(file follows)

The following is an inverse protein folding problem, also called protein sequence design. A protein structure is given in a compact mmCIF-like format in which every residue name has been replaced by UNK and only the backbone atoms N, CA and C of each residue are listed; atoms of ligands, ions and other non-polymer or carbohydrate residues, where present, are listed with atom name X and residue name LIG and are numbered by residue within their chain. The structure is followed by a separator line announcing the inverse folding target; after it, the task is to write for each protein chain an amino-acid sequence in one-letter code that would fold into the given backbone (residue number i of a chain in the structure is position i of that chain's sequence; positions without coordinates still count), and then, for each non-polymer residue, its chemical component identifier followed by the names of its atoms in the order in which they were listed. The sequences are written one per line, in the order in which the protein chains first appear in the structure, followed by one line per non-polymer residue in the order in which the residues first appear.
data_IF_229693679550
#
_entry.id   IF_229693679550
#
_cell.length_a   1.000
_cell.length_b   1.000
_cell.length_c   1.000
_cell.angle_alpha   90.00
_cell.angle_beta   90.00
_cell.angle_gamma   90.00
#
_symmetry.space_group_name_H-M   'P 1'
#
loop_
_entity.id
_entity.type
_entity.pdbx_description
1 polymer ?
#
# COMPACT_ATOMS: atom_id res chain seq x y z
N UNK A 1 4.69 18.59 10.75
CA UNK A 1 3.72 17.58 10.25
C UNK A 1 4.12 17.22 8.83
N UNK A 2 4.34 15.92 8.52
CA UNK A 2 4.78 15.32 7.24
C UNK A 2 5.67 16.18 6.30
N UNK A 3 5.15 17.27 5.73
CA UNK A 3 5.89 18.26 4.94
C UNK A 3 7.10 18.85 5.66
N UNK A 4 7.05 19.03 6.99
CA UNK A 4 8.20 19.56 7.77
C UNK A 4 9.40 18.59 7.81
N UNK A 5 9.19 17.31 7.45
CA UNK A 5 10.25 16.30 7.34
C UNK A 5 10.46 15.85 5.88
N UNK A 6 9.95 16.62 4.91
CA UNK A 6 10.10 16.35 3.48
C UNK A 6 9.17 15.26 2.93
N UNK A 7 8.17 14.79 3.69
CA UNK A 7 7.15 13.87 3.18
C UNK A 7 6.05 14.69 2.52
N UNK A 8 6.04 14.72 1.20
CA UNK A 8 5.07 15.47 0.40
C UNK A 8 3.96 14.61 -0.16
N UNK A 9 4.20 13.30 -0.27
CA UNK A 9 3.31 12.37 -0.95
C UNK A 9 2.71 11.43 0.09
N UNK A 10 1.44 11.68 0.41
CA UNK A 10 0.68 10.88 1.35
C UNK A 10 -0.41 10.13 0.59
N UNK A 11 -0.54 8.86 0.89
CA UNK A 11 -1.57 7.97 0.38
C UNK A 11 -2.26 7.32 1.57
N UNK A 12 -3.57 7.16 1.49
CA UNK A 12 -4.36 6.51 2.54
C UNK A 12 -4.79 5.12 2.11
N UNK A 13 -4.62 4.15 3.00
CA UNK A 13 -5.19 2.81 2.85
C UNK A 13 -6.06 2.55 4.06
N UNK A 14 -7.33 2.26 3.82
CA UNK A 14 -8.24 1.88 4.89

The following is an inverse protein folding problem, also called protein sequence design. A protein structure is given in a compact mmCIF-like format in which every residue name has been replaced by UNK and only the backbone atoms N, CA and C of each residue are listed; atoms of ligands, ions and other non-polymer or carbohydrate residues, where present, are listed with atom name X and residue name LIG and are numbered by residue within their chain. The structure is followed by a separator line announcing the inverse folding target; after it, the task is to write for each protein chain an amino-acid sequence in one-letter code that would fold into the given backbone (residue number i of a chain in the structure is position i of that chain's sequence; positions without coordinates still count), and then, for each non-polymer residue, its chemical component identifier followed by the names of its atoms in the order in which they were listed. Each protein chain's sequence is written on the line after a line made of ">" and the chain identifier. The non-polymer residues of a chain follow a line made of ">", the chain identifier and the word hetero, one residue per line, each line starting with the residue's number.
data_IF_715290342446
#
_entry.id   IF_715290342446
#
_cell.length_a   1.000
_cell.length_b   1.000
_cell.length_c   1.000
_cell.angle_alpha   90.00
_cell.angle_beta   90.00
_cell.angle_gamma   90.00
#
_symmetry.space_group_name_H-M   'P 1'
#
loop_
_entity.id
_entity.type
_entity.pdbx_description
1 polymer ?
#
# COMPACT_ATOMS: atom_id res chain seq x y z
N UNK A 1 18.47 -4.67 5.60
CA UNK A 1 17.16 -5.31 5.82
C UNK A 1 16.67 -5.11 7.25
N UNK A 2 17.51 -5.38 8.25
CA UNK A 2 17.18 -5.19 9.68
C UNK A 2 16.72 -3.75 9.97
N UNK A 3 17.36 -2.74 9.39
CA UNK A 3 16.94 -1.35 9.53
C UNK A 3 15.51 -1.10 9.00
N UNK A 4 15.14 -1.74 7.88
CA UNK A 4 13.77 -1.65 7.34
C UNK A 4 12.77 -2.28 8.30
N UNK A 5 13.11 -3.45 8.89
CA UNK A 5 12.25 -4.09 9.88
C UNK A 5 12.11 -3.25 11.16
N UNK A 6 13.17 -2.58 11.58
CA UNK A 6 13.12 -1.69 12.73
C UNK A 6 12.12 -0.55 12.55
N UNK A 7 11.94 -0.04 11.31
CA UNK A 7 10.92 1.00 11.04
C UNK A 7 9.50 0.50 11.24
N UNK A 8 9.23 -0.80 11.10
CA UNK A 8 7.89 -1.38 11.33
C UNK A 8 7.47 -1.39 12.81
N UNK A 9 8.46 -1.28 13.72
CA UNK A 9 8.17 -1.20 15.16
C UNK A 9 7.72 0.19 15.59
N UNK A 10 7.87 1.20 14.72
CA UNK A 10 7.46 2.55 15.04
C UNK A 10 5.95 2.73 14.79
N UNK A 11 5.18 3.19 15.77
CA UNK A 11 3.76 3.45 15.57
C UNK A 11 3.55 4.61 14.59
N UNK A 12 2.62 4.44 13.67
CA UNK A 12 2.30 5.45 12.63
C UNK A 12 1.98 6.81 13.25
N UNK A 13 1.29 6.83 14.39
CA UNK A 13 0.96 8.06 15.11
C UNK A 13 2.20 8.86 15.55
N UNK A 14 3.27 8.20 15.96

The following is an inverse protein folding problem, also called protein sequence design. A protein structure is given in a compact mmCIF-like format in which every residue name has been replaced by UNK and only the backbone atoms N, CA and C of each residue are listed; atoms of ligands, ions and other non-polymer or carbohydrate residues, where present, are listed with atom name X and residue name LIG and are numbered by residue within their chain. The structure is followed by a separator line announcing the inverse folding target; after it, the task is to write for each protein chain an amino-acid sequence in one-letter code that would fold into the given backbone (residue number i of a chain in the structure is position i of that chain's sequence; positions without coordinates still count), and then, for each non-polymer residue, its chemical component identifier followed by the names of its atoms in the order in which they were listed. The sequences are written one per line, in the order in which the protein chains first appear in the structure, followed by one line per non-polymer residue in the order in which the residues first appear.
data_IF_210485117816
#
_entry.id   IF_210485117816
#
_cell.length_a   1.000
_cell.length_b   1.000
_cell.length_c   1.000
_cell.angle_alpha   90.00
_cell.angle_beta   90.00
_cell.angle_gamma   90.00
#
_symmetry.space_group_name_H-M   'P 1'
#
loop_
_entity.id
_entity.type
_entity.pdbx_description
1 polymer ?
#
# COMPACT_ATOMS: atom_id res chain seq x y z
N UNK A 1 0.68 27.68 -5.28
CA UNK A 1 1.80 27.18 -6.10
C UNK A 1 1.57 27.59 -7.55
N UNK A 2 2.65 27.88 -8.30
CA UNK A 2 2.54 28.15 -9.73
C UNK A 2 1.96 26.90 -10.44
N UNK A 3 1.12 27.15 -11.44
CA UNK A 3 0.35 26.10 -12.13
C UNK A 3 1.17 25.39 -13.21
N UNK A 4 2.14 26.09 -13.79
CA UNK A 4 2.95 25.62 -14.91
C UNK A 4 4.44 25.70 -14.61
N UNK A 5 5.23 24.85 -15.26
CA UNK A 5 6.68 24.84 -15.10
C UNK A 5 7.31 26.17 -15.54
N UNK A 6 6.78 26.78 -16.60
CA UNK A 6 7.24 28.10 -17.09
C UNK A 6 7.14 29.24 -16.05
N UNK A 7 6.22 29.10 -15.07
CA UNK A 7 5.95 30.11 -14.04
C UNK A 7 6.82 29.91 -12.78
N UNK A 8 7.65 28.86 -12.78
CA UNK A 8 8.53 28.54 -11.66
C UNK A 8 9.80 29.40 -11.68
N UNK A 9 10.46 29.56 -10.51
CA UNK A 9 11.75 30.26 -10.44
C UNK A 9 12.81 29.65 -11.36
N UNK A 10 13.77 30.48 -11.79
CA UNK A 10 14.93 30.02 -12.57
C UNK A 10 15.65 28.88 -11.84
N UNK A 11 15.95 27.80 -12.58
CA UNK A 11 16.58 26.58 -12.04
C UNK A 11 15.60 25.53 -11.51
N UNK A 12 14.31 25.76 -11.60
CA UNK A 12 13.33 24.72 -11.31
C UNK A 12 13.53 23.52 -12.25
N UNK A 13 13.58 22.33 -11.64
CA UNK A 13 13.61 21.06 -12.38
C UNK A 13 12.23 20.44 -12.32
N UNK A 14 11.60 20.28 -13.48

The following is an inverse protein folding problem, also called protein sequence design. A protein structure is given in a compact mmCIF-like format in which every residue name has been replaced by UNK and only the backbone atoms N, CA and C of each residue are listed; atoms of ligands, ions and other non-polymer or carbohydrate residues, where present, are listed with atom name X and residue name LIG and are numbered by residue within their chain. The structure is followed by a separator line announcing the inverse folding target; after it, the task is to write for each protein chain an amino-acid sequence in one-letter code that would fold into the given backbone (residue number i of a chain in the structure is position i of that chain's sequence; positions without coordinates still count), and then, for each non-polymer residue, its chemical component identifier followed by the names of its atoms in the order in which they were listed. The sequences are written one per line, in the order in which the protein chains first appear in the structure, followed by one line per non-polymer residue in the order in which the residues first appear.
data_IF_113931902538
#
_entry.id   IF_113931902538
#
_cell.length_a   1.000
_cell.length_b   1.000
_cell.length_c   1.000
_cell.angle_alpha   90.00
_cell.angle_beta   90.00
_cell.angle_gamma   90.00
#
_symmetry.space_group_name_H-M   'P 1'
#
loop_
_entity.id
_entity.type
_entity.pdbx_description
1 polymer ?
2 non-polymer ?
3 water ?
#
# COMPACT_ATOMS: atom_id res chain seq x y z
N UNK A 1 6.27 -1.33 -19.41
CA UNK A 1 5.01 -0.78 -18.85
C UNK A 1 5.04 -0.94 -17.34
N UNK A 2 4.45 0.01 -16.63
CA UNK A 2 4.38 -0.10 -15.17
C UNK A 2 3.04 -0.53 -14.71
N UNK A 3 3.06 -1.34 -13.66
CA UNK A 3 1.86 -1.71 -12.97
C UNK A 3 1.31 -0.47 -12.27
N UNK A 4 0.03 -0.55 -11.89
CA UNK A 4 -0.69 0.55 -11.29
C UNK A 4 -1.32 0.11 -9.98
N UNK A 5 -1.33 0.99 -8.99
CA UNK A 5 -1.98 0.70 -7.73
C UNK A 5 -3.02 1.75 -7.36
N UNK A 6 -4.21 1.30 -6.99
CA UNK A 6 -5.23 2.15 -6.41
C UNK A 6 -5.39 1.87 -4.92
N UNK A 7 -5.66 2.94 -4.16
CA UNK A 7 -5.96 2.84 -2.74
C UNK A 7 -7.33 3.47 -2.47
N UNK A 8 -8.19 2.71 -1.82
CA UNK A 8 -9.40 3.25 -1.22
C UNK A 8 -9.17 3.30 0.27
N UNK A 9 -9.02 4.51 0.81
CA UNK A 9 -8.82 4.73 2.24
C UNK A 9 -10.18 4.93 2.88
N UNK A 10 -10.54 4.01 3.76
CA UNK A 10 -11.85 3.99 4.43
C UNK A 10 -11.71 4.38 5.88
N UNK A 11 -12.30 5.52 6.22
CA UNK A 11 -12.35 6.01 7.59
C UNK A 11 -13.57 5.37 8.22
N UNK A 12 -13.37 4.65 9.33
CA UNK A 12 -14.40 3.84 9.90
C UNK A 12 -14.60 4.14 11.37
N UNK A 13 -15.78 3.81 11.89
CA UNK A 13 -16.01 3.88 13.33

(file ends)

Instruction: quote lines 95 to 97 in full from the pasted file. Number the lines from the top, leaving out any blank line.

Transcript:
C UNK A 4 12.77 -2.28 8.30
N UNK A 5 13.11 -3.45 8.89
CA UNK A 5 12.25 -4.09 9.88